• Patti Lovera, deputy director earns $124,000 (2011)
  • Lane Brooks – Chief Operating Officer  earns $151,000 (2011). Brooks is the chief operating officer for Food & Water Watch and has overall responsibility for operations including administration, finances, human resources, IT, and development. Lane has more than 25 years experience in nonprofit fundraising and management. Most recently, he served as the director of development at Public Citizen for nine years where he was responsible for the organization’s earned and contributed income programs, and served on the organization’s management team. Previously, he worked for advocacy and performing arts organizations in Washington and Denver. Lane has also served as a leader in Washington, DC’s philanthropic community as President of the city’s chapter of the Association of Fundraising Professionals, as well as conference chair, and, on several occasions, speaker at fund raising conferences. Lane has a B.A. in broadcast journalism from Louisiana State University. He can be reached [email protected]
  • Rich Bindell – Communications Officer. He provides writing and blog support, as well as strategic organizational outreach to all teams. He has served the nonprofit world as a communications professional for over ten years, working for organizations such as Bnai Brith International, Volunteers of America, and the Arthritis Foundation, and contributing as a writer, editor, public relations specialist, and media liaison. Rich earned his B.A. in communications and rhetoric at the University of Pittsburgh and has previously worked on environmental issues, including providing communications assistance to the land-recycling program for the Pennsylvania Department of Environmental Protection. Contact Rich at [email protected]
  • Miranda Carter, National Online Campaign coordinator[4]
  • Maude Barlow, board chair (Council of Canadians executive director)
  • Malcolm “Doug” Lakey, development director earns $118,000 (2011)
  • Rudolph Amenga Etego, board director (environmental lawyer fighting privatization in Africa)
  • Dennis Keeney, board director (Institute for Agriculture and Trade Policy, IATP)
  • Elizabeth Perdeo Beltran, board director
  • Marry Ricci, board treasurer (Editor, PC Gamer)
  • Kelsie Kerr, board director (Culinary instructor, food & beverage writer/consultant)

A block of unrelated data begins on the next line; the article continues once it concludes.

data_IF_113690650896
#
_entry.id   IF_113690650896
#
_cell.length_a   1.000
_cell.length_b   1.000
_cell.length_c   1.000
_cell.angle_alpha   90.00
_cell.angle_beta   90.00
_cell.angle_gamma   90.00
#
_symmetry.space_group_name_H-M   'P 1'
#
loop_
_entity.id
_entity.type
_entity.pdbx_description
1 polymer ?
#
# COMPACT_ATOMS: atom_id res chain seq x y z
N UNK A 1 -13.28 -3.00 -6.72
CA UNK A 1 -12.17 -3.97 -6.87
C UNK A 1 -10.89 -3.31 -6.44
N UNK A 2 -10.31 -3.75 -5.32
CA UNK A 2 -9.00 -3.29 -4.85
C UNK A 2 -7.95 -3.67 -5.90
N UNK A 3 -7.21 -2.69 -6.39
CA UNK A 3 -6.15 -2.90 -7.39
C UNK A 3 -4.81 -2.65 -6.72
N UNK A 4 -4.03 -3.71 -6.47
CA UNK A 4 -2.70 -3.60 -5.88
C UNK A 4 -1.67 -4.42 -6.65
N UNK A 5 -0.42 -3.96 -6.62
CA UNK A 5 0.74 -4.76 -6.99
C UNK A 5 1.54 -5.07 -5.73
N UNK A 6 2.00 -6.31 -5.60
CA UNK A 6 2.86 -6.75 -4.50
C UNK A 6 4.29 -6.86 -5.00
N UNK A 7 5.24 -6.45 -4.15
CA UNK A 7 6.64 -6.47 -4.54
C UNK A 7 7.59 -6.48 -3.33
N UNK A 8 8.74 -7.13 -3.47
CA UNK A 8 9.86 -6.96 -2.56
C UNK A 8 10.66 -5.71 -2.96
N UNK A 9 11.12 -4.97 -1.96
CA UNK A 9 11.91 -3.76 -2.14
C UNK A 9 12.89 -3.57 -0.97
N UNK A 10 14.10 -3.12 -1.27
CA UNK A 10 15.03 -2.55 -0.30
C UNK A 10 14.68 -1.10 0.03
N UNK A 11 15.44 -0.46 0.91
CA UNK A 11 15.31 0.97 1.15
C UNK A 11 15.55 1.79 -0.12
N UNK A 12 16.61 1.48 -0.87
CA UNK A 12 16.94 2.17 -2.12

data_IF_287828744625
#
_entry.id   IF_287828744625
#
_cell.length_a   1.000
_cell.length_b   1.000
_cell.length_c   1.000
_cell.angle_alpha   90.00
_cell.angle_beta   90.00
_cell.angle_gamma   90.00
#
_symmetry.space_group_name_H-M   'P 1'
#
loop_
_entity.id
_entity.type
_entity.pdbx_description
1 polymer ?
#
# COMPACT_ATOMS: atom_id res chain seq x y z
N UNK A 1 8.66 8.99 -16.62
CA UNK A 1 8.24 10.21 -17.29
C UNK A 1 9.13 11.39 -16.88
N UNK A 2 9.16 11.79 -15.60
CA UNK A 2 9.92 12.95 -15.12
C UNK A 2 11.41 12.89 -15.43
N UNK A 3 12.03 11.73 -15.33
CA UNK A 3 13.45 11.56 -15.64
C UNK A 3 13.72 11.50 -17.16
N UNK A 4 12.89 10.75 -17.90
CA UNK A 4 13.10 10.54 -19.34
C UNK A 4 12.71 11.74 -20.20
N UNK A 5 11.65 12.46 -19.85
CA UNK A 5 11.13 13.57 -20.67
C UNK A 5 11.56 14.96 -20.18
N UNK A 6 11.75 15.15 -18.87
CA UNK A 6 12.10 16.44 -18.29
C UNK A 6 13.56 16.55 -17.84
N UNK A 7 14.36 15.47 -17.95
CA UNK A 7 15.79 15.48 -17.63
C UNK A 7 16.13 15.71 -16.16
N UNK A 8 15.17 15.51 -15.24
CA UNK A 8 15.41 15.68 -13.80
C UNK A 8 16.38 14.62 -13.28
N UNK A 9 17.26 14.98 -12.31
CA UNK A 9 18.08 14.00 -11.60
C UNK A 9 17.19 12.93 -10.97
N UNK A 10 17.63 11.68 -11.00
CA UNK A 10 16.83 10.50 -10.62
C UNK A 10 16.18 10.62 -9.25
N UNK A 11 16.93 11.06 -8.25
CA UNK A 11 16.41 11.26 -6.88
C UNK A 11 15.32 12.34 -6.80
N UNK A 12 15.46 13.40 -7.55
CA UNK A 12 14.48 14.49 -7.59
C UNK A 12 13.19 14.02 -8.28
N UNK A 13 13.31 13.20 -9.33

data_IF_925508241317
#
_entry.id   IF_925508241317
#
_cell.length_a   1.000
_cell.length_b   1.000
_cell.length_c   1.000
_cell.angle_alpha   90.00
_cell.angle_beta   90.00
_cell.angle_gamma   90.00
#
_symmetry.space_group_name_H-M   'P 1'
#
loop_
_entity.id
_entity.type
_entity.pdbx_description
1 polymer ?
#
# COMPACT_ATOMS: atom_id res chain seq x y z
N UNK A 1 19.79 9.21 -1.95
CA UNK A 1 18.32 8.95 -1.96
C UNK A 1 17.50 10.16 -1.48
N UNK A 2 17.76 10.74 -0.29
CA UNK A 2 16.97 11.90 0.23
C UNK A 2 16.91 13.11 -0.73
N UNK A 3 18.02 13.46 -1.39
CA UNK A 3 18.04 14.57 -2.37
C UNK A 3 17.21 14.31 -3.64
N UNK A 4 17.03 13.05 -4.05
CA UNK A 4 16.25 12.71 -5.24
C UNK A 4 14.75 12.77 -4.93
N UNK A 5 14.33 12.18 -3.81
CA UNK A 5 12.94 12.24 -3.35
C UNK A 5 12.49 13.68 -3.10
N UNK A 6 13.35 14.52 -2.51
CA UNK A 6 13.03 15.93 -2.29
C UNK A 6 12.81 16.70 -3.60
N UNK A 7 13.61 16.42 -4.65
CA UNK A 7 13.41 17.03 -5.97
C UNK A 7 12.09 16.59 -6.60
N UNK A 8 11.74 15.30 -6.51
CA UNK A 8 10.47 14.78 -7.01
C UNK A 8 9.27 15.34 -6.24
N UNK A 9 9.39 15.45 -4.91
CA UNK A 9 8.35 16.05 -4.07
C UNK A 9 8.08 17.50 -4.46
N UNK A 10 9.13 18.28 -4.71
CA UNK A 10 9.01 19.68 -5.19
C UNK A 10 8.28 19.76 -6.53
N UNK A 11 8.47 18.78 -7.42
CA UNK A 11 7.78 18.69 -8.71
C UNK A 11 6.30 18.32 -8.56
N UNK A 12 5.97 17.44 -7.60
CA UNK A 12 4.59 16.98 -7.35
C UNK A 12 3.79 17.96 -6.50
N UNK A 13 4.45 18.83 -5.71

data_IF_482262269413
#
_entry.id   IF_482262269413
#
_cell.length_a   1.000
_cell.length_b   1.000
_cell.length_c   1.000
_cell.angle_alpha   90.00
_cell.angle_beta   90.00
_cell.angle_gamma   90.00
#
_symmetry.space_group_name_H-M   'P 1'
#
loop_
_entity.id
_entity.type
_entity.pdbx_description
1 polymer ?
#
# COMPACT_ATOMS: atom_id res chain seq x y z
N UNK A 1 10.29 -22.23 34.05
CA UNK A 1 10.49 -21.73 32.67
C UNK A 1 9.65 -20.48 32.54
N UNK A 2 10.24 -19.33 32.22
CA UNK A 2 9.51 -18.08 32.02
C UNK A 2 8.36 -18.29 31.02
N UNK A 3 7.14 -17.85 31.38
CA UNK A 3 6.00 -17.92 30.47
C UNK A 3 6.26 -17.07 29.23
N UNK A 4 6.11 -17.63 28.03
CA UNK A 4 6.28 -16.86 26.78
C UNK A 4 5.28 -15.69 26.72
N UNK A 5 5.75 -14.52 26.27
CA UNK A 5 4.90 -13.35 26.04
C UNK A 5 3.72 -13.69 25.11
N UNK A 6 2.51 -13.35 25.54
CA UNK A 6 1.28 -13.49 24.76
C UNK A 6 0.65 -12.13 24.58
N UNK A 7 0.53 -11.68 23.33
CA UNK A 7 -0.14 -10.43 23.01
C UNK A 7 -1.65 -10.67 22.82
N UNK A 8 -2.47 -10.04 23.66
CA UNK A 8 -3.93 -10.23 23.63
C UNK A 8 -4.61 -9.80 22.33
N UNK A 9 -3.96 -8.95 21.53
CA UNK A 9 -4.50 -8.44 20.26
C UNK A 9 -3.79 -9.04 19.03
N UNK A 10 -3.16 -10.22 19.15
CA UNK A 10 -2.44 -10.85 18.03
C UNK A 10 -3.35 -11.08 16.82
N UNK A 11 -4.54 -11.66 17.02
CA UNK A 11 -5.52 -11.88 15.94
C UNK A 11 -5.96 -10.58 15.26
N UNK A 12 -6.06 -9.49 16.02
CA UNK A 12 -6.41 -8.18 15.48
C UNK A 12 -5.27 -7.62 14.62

• Sue Rome, board secretary
  • Mark Andrew Schlosberg, organizing director earns $118,000 (2011)
  • Tim Schwab, researcher – Schwab is a food researcher at Food and Water Watch. With a background in journalism, Tim worked as a reporter and as a researcher on a variety of projects before joining Food and Water Watch. He has a master’s degree in journalism from the University of Illinois at Champaign-Urbana.[5] Schwab has critically written about the NRC process as being tainted by corporate science.[6]

Note: 2011 total FWW salaries reported at $4,029,640 with another $1.5+ million on professional services. It claims 60 employees as of 2011.

Funding Sources

  • 2008 revenue: $8,468,919
  • 2009 revenue: $8,457,795
  • 2010 revenue: $9,452,534
  • 2011 revenue: $11,497,597
  • Primary income sources: Foundations; contributions (individuals) – they list (2010 Annual Report) Apono Hawai’i, Boston Foundation, Goldman Fund, Johnson Ohana Charitable Foundation, A component fund of the Maine Community Foundation, Merril Family Charitable Foundation, Park Foundation, Renaissance Charitable Foundation, Rose Foundation, Weeden Foundation. Other reported sources include the Tides Foundation[7], Jewish Communal Fund, Vanguard Charitable Endowment, Schwab Charitable Fund. (Vanguard & Schwab are “donor advised” funds – which allow donors to mask their identity.[8]
  • 501c3

Top contractors:

  • PMG Printing, Columbia, MD ($174,000 2011)
  • Avalon Consulting Group, Vienna, VA ($165,000 2011)
  • Green Corps Inc Consulting, Boston, MA ($139,000 2011)